Let the games — and the wild, drunken sex and debauchery — begin!
In the run-up to the 2012 Summer Olympics, which kick off July 27, a new book reveals just what goes on at Olympic Villages worldwide — and no matter the host country, it’s always a struggle keeping booze and condoms in strong supply.
According to the anonymously authored exposé “The Secret Olympics” — written by a former British competitor — organizers supplied 70,000 condoms to athletes at the 2000 Summer Olympics in Sydney, Australia. The stockpile ran out in a week.
While alcohol and drugs are banned at Olympic Villages, competitors often fill water bottles with booze and smuggle in weed and doping agents.
“When I’m there, I’m in two different gears,” says one female US Olympian, who spoke to The Post on the condition of anonymity. “I’m so focused that I see nothing else, or I’m partying my butt off.”
While officials don’t condone such behavior, they don’t condemn it, either — the only thing that matters, say those who spoke to The Post, is that the image of the Olympics remain unsullied.
Or, as the anonymous author writes: “What happens in the Village stays in the Village.”
Remember the worldwide outrage and disbelief when swimmer Michael Phelps — who won eight gold medals at the 2008 Beijing Olympics — was caught smoking pot out of a huge bong in 2009? Or, that same year, when a stripper named Theresa White came forward to say that Phelps likes threesomes and short girls, and that he “should get another gold medal for lovemaking”?
If Phelps were a major-sport athlete, none of those revelations would have been surprising.
Olympians, however, are held to an impossibly high standard.
“We could never be part of a reality show,” says the female Olympian. “The USOC [United States Olympic Committee] wants a particular image and brand.”
Olympic Villages are vast, pre-fab communities, divided into smaller subdivisions by nation. The United States’ area has a 24-hour McDonald’s, as well as sponsored beer halls: a Budweiser House and a Heineken House.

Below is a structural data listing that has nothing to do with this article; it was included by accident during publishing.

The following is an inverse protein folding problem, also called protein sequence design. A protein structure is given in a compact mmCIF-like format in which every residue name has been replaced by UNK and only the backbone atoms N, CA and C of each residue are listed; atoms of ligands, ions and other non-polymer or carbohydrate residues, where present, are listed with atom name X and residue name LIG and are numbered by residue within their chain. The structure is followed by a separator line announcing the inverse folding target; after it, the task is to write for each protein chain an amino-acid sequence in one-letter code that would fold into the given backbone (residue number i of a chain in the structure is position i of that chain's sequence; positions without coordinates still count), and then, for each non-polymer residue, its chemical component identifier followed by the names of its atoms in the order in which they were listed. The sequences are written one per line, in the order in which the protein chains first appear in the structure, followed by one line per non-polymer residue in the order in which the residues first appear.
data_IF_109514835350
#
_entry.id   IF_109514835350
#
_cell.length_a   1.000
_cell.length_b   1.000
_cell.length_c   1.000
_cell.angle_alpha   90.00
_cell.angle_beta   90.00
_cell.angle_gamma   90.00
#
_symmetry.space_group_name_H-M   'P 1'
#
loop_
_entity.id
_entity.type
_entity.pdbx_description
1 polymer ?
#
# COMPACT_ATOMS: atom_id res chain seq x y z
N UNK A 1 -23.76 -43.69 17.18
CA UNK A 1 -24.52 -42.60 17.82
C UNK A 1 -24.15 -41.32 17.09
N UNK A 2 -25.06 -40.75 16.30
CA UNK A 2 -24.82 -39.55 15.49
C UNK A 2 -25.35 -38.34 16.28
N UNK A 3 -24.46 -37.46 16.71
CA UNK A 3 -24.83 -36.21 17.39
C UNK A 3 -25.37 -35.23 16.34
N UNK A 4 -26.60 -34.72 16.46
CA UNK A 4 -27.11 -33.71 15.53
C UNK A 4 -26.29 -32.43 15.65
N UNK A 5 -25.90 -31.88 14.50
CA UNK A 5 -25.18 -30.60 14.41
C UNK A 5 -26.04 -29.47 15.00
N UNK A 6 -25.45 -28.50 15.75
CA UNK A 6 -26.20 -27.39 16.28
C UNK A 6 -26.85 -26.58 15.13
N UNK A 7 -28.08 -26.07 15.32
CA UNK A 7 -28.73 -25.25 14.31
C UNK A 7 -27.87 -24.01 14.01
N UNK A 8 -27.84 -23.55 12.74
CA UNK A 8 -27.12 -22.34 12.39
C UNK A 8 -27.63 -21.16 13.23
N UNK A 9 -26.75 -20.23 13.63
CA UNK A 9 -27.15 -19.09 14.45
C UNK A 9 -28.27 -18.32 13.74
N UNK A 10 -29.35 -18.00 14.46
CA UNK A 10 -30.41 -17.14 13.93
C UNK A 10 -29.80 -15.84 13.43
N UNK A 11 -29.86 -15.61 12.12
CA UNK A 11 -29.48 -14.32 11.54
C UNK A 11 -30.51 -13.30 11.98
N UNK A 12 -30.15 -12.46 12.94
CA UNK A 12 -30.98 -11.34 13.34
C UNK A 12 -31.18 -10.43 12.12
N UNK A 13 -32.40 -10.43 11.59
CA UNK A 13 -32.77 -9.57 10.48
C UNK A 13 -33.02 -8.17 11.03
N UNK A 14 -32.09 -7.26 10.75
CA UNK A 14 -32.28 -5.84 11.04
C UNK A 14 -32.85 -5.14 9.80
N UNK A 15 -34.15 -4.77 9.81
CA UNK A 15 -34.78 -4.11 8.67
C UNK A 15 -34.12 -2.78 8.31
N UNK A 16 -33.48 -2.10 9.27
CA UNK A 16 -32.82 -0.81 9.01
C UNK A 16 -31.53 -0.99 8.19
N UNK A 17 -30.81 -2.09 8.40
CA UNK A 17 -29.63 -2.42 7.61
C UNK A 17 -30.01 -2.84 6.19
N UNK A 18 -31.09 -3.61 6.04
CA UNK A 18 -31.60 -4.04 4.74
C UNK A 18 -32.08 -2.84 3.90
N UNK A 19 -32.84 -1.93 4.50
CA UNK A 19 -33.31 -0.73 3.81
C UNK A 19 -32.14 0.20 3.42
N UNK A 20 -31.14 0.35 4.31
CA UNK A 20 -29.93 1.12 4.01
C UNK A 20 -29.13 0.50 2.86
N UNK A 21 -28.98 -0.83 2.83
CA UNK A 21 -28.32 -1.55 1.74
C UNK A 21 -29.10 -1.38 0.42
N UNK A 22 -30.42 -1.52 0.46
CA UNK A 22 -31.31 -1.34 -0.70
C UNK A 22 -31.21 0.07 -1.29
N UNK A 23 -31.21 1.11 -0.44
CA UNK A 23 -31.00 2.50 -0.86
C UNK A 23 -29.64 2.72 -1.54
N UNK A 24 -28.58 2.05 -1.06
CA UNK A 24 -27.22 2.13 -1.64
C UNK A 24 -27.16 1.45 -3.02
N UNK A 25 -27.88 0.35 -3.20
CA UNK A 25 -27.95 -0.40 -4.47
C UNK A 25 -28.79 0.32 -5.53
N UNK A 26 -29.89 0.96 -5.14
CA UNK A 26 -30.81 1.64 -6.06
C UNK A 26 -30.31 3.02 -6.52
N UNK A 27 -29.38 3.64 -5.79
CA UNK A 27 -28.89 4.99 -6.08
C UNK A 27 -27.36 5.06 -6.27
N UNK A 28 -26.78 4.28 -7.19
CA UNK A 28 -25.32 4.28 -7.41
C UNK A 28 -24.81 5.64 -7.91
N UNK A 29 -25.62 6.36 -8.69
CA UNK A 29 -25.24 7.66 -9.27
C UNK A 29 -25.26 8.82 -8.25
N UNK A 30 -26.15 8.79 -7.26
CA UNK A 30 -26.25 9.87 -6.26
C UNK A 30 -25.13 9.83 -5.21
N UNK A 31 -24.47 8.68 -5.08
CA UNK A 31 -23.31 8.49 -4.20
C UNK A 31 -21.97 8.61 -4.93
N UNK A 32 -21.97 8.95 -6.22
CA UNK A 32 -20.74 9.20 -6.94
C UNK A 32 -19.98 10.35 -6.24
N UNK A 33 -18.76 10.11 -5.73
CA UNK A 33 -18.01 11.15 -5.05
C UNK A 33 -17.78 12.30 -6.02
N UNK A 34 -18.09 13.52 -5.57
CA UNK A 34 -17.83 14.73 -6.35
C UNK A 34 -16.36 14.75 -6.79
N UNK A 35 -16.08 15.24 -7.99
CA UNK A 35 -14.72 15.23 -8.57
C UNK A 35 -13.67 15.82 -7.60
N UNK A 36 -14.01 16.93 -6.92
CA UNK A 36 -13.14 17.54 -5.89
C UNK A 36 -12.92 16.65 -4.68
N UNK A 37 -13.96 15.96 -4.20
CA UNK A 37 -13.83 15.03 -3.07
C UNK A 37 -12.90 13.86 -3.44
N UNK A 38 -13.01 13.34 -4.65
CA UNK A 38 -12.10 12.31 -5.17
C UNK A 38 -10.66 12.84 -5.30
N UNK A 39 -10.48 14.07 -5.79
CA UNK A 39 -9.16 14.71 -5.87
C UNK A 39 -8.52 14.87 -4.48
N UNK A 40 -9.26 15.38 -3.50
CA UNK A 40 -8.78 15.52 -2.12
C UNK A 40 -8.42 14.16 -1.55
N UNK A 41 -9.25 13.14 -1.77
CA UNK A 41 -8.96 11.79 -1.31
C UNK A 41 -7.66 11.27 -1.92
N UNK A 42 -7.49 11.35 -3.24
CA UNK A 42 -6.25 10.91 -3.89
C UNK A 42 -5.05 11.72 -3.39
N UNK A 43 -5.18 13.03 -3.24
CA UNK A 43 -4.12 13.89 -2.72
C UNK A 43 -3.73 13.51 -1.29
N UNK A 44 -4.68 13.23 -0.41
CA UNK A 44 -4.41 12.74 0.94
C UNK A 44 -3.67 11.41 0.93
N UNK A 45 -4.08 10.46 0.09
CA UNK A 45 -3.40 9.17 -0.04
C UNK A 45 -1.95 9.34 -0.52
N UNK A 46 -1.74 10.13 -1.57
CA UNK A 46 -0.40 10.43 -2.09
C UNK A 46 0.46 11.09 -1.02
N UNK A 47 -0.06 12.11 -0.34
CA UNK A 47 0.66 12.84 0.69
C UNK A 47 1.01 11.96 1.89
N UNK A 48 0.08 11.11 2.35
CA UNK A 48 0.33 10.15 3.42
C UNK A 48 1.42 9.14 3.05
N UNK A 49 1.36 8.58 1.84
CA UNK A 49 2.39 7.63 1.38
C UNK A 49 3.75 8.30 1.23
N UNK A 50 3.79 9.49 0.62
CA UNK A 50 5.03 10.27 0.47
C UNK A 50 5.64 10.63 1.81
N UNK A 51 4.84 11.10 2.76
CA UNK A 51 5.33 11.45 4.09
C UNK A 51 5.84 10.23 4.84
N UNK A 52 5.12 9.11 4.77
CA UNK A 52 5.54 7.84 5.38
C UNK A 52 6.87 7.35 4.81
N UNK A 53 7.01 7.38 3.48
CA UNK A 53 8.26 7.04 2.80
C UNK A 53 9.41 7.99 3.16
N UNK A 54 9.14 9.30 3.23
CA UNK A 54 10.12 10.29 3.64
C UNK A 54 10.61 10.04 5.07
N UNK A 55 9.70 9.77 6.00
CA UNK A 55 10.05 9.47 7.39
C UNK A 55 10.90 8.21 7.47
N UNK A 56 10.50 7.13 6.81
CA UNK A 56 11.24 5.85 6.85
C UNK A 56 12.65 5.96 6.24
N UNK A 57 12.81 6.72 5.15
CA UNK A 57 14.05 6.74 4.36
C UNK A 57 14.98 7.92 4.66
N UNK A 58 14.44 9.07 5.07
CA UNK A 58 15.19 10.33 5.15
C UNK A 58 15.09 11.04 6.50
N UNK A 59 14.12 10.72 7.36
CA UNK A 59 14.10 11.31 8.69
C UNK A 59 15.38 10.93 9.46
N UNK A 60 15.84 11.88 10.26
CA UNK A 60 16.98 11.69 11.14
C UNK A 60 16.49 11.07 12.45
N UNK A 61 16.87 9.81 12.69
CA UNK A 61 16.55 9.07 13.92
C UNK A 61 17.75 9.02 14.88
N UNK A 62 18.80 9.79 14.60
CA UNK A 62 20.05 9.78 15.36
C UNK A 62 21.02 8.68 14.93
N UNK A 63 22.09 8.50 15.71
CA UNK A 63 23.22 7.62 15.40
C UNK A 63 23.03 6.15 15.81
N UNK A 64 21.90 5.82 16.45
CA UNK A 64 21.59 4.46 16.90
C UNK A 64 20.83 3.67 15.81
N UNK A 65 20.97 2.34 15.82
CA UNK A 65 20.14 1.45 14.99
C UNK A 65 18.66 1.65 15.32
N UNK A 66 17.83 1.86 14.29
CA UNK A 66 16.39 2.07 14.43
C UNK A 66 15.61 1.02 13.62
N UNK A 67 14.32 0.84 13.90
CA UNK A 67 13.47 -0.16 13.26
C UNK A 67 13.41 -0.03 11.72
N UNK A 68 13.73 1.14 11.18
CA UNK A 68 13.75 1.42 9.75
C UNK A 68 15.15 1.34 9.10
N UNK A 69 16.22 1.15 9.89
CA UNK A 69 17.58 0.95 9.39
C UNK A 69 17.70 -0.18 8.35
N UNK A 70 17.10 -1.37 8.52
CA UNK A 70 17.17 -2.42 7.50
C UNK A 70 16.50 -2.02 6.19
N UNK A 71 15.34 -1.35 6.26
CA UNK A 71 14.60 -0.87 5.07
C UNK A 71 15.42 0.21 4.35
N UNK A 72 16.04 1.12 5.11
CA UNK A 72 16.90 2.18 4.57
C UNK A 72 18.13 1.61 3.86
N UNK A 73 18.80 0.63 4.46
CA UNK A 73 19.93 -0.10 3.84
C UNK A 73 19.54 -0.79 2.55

Everything is free — including the unlimited supply of condoms, stamped with sports-specific logos. (Curlers, for example, get wrappers stamped with little curling stones.)
Olympians, however, say that the insatiable demand for condoms is a giant practical joke.
“It’s a tradition — taking so many that they have to replace them,” says Todd Lodwick, the 35-year-old-five-time Olympic Nordic combined athlete and a two-time gold medalist. “It’s a myth: ‘Oh, look at all the sex these Olympians are having!’
Lodwick admits, however, that Olympians do have more sex than usual at the Olympics.
“How could you not?” he says. “If the opportunity is there and it presents itself . . .”
Lodwick and the female Olympian say that there’s a divide among athletes at the Villages: Those who are the elite of the elite, who train with a singular focus and abstain from drugs, sex and booze until their events are over, and those who do not.
“At the Olympic Village, they call it ‘Days of Glory,’ ” says the female athlete. These are the post-competition attempts to fill each remaining day at the Village with as much alcohol-drenched sex as possible.
Then there are the lesser athletes who know they have no chance of rating, let alone winning a medal, or whose events are not as physically taxing. Some of these are known to get the party started early, before they’ve had to compete.